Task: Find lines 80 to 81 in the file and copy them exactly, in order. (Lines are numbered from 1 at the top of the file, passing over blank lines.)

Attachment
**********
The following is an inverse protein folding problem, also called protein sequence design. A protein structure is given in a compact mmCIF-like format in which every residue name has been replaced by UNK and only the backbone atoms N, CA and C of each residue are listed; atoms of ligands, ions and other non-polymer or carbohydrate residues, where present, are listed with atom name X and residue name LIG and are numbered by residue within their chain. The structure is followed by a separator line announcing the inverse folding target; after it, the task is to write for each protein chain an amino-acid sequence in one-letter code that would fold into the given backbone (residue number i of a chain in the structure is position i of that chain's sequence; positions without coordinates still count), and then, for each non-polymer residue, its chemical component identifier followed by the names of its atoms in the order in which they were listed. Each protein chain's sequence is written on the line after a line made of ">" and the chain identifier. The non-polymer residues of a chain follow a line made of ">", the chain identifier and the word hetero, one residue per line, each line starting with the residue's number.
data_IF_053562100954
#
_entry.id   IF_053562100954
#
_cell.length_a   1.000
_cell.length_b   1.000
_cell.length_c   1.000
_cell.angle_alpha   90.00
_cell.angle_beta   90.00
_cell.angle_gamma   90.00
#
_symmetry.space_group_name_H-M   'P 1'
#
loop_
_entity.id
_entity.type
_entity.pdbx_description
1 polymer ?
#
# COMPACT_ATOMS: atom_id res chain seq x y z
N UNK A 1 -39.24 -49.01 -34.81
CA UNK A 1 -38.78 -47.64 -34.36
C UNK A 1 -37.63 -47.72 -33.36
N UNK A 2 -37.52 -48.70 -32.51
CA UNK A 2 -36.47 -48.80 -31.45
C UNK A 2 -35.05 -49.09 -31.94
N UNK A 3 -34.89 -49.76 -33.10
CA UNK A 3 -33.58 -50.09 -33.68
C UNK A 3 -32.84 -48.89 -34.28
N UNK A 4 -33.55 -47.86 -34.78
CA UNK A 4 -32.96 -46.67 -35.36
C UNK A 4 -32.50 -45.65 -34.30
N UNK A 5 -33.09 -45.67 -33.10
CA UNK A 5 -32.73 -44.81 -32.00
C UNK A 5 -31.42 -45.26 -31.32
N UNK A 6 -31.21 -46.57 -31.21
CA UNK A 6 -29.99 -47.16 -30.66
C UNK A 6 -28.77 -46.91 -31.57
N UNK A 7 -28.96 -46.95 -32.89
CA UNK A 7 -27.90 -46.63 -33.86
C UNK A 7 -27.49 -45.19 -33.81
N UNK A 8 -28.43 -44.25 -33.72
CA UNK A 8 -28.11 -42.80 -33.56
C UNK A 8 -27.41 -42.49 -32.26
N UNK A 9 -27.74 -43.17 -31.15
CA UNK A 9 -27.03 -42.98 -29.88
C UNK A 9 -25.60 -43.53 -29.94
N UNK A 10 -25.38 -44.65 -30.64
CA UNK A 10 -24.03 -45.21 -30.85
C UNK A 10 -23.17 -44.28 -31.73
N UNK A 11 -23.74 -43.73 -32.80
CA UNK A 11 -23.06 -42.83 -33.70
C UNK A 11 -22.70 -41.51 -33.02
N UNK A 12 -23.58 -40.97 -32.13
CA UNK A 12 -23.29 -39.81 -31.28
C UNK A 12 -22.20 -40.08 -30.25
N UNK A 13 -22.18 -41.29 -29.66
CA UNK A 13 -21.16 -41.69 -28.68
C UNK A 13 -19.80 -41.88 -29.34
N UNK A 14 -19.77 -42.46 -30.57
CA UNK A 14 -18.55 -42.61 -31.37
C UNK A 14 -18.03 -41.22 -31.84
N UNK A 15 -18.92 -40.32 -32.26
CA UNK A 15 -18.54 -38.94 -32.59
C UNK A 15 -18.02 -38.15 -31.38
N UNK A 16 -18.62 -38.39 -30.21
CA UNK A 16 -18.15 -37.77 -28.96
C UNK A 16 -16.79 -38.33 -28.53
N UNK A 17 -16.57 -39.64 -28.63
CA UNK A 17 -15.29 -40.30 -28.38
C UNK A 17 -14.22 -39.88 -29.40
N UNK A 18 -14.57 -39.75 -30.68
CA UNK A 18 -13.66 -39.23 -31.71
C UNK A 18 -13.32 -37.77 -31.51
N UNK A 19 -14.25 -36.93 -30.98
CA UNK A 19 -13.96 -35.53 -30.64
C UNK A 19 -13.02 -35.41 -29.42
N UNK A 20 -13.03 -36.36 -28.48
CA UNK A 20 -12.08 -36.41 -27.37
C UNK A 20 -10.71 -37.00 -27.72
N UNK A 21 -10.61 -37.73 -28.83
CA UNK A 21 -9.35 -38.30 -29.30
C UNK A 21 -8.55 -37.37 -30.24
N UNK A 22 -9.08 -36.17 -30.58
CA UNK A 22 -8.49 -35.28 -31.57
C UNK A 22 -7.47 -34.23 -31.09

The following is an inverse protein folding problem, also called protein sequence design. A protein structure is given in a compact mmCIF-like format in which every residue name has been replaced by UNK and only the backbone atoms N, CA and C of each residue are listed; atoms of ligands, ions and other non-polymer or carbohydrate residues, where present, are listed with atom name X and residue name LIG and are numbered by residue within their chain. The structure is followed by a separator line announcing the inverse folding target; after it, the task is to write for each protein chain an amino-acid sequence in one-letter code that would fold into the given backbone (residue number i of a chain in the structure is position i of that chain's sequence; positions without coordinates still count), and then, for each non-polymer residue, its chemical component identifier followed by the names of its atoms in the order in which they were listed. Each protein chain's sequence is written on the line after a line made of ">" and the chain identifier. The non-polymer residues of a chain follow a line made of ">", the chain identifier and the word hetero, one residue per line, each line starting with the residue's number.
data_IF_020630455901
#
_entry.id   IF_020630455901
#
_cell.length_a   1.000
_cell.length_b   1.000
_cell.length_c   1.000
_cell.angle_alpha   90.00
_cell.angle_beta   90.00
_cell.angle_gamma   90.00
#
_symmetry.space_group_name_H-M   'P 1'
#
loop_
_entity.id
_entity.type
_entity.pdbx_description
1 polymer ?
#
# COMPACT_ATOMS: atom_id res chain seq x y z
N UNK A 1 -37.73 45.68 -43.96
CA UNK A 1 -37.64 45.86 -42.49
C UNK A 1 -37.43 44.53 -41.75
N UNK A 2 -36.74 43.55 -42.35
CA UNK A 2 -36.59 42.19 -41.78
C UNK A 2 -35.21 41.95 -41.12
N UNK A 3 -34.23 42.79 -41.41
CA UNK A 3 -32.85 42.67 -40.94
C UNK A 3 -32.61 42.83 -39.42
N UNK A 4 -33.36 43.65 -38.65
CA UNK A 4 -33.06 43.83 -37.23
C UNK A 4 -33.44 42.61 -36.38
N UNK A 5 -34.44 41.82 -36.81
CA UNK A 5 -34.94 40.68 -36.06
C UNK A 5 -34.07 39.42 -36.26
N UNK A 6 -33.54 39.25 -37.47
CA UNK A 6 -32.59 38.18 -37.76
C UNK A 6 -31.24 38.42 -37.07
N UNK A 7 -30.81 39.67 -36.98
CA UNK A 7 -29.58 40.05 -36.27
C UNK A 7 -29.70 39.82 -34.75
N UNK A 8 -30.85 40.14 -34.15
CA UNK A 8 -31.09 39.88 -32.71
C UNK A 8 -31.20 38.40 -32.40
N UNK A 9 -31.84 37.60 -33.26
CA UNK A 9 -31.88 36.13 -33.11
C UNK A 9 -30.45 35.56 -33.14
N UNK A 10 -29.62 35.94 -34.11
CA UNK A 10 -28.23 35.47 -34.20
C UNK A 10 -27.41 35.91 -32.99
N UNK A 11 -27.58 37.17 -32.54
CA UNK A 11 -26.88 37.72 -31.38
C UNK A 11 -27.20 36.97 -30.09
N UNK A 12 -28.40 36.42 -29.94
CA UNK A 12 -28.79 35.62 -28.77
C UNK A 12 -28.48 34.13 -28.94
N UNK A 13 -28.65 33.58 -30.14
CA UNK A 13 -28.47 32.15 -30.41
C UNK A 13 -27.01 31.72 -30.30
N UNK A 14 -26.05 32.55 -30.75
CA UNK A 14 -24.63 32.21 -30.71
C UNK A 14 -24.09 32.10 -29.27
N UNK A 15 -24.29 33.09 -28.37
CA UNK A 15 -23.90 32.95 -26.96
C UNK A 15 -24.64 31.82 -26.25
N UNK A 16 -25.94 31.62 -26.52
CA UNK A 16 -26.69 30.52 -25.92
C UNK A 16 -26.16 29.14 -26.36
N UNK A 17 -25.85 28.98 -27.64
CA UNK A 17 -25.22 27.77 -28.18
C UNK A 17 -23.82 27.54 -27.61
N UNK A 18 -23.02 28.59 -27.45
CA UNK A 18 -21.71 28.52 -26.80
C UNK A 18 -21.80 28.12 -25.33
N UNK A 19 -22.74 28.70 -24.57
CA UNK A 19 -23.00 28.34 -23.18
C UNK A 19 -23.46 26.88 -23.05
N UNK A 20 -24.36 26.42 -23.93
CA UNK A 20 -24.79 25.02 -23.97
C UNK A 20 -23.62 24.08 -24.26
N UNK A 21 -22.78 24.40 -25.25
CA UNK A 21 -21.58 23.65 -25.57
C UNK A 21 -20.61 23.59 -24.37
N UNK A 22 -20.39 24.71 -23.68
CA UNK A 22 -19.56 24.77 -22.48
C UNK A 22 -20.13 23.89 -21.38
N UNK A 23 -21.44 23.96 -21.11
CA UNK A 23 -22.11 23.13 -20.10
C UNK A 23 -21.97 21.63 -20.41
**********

CA UNK A 20 -12.08 -36.41 -27.37
C UNK A 20 -10.71 -37.00 -27.72